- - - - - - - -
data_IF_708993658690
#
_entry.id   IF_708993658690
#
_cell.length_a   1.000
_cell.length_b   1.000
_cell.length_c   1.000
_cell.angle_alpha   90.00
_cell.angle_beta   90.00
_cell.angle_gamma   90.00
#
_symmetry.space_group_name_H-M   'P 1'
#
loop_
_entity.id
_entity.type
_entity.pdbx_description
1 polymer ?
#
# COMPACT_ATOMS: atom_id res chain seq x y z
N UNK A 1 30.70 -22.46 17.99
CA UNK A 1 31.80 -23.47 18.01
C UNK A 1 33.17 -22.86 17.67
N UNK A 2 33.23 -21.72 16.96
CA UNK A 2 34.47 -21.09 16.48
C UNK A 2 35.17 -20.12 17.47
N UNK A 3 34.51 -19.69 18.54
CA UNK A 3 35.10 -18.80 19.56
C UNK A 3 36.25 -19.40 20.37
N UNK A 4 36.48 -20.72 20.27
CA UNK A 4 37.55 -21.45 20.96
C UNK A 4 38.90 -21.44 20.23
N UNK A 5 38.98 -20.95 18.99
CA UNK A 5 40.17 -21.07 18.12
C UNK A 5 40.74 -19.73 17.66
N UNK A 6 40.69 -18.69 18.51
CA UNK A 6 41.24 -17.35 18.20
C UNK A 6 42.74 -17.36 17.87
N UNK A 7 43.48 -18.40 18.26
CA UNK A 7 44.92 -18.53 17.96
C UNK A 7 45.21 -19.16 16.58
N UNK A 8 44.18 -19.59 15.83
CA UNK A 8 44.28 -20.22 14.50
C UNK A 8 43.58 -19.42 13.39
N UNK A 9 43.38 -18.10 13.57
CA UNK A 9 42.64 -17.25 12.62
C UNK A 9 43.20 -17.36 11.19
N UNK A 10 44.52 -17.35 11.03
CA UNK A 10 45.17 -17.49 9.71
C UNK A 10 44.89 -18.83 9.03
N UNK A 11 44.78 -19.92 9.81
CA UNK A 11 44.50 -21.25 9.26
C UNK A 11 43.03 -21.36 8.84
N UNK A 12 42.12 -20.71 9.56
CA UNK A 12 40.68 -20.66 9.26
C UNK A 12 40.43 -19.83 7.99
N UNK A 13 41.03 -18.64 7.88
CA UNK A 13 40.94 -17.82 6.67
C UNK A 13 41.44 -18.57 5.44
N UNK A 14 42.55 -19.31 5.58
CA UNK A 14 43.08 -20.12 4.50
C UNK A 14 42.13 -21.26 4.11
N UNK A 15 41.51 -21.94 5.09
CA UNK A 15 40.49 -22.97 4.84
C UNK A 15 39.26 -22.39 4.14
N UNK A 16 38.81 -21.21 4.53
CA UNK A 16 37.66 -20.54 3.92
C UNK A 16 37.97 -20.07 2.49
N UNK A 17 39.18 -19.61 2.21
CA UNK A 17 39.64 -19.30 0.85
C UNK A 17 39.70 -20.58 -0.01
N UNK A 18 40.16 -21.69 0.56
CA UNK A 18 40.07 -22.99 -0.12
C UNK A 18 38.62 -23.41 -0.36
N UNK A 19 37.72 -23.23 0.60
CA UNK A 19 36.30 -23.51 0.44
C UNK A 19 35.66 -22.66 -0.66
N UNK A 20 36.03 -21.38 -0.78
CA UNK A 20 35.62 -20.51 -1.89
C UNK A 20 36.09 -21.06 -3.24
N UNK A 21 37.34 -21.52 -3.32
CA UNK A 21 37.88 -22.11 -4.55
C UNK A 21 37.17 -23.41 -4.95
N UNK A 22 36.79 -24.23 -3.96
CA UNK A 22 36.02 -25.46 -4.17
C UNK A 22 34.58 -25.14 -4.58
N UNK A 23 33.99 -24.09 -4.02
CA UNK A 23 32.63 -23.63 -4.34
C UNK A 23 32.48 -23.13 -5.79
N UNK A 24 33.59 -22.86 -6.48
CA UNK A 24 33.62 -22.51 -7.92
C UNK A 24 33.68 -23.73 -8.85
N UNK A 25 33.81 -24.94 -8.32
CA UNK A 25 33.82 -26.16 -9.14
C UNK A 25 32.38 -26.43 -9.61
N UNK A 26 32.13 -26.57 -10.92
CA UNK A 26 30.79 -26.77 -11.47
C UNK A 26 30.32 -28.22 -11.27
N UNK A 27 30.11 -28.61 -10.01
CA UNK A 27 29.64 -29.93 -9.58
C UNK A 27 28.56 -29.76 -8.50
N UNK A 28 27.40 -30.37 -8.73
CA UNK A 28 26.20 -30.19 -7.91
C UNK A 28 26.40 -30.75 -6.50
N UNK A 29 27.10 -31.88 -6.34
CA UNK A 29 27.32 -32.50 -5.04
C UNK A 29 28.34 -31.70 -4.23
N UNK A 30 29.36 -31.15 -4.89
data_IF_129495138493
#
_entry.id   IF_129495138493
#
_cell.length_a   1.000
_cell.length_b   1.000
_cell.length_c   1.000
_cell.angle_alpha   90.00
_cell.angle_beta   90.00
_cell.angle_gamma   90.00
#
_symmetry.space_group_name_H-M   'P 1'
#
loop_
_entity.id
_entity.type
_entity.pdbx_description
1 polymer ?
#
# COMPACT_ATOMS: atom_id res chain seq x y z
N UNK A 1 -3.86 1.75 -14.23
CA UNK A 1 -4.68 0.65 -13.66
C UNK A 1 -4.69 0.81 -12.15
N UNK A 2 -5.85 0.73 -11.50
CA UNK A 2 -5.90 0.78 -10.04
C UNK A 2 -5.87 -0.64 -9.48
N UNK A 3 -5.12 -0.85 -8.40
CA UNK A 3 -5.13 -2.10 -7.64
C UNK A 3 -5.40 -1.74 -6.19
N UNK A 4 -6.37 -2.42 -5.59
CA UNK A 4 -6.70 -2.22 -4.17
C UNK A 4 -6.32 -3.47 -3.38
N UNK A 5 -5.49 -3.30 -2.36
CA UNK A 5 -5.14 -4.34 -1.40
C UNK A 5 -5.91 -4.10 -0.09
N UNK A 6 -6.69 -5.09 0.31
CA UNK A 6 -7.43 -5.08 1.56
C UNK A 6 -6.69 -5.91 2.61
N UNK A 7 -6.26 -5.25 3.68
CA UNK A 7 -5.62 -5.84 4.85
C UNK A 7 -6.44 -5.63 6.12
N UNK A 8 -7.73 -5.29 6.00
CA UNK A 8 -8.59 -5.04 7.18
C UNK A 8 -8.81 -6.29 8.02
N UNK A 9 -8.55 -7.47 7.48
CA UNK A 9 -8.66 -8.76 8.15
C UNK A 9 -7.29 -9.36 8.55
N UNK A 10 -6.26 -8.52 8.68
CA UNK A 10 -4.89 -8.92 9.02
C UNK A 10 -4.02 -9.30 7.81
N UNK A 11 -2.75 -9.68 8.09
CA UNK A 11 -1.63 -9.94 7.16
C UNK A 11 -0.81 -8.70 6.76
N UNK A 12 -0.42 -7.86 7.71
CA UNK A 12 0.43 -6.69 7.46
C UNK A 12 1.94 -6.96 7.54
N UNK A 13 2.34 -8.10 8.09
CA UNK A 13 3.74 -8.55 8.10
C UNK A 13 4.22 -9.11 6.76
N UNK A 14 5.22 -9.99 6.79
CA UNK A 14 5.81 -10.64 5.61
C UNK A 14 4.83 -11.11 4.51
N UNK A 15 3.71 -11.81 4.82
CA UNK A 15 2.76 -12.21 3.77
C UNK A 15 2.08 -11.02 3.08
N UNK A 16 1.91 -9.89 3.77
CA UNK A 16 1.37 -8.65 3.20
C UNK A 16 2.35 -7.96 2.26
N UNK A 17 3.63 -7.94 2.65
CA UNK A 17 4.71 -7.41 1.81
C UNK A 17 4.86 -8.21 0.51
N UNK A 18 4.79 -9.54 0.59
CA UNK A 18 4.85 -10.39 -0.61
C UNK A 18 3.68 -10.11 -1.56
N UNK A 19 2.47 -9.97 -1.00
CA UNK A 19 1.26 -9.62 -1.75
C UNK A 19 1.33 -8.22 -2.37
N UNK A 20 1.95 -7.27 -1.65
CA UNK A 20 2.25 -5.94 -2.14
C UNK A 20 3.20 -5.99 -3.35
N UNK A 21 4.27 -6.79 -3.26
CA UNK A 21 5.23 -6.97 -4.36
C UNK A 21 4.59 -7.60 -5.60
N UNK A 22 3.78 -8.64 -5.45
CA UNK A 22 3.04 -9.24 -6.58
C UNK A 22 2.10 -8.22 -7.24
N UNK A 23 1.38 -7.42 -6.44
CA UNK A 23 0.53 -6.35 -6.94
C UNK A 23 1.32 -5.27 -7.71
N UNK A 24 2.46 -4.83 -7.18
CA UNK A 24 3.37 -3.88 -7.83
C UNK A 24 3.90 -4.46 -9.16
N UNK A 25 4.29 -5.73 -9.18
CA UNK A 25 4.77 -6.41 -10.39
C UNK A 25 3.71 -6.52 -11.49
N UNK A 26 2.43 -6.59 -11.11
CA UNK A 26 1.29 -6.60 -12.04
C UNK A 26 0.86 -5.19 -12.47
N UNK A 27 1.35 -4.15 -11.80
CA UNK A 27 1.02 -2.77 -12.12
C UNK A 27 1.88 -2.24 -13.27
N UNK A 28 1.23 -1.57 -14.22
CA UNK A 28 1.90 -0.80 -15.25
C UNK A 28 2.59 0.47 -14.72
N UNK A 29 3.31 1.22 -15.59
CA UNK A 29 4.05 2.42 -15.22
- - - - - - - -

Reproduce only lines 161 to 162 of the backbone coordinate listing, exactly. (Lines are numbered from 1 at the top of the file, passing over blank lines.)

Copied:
C UNK A 11 -0.81 -8.70 6.76
N UNK A 12 -0.42 -7.86 7.71